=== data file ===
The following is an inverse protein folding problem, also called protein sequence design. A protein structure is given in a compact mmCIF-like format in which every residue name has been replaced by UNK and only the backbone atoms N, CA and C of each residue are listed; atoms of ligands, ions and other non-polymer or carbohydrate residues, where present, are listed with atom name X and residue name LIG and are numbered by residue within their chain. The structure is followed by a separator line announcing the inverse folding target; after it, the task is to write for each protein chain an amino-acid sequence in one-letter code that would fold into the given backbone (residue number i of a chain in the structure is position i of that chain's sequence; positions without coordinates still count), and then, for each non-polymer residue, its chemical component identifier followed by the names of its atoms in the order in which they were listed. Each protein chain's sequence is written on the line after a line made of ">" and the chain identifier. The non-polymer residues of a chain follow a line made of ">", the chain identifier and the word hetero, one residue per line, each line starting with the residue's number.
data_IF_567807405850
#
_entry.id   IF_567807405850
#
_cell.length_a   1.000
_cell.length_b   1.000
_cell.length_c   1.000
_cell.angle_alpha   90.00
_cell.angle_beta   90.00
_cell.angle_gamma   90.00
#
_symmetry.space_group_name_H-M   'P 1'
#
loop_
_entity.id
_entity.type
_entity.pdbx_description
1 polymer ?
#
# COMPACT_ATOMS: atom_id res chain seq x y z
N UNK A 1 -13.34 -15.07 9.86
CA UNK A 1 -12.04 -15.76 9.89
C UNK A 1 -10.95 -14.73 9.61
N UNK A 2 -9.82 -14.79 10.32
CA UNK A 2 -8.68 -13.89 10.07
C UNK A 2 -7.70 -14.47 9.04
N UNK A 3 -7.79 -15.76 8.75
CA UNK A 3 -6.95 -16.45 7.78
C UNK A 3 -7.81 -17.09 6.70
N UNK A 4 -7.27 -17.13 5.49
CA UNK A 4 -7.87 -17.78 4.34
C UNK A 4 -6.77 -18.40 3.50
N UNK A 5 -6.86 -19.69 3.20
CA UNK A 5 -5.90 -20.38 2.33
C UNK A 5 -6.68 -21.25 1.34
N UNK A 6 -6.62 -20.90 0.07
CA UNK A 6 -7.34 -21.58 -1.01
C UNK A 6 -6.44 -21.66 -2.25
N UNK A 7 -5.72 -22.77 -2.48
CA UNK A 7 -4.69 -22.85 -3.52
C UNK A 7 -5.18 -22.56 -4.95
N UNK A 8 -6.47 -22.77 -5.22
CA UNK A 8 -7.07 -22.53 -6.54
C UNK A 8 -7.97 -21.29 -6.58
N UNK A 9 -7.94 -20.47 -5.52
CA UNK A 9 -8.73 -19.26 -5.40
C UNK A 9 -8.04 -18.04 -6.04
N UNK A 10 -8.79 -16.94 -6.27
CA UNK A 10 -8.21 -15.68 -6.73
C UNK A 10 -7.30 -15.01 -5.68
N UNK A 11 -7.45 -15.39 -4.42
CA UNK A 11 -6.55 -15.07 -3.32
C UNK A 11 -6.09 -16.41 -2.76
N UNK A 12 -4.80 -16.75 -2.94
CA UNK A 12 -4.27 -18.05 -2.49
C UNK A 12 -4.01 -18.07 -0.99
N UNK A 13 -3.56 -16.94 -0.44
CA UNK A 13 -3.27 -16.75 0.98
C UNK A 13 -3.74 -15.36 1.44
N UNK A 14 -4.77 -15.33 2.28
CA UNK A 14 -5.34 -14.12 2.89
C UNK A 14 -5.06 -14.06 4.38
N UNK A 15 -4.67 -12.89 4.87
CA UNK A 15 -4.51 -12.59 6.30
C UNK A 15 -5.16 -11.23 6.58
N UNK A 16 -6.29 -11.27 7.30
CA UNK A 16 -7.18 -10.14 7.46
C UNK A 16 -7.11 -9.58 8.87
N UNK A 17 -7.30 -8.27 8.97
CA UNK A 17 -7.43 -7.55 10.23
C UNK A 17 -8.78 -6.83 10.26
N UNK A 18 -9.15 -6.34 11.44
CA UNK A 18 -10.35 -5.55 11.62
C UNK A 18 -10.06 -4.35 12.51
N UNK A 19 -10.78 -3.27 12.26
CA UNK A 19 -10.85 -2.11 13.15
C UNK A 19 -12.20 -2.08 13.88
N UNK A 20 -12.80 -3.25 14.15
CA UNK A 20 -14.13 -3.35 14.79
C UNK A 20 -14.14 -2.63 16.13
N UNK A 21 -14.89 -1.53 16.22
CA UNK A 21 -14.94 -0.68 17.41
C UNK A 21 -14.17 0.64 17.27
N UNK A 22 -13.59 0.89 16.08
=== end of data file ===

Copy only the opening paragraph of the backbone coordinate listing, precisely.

The following is an inverse protein folding problem, also called protein sequence design. A protein structure is given in a compact mmCIF-like format in which every residue name has been replaced by UNK and only the backbone atoms N, CA and C of each residue are listed; atoms of ligands, ions and other non-polymer or carbohydrate residues, where present, are listed with atom name X and residue name LIG and are numbered by residue within their chain. The structure is followed by a separator line announcing the inverse folding target; after it, the task is to write for each protein chain an amino-acid sequence in one-letter code that would fold into the given backbone (residue number i of a chain in the structure is position i of that chain's sequence; positions without coordinates still count), and then, for each non-polymer residue, its chemical component identifier followed by the names of its atoms in the order in which they were listed. Each protein chain's sequence is written on the line after a line made of ">" and the chain identifier. The non-polymer residues of a chain follow a line made of ">", the chain identifier and the word hetero, one residue per line, each line starting with the residue's number.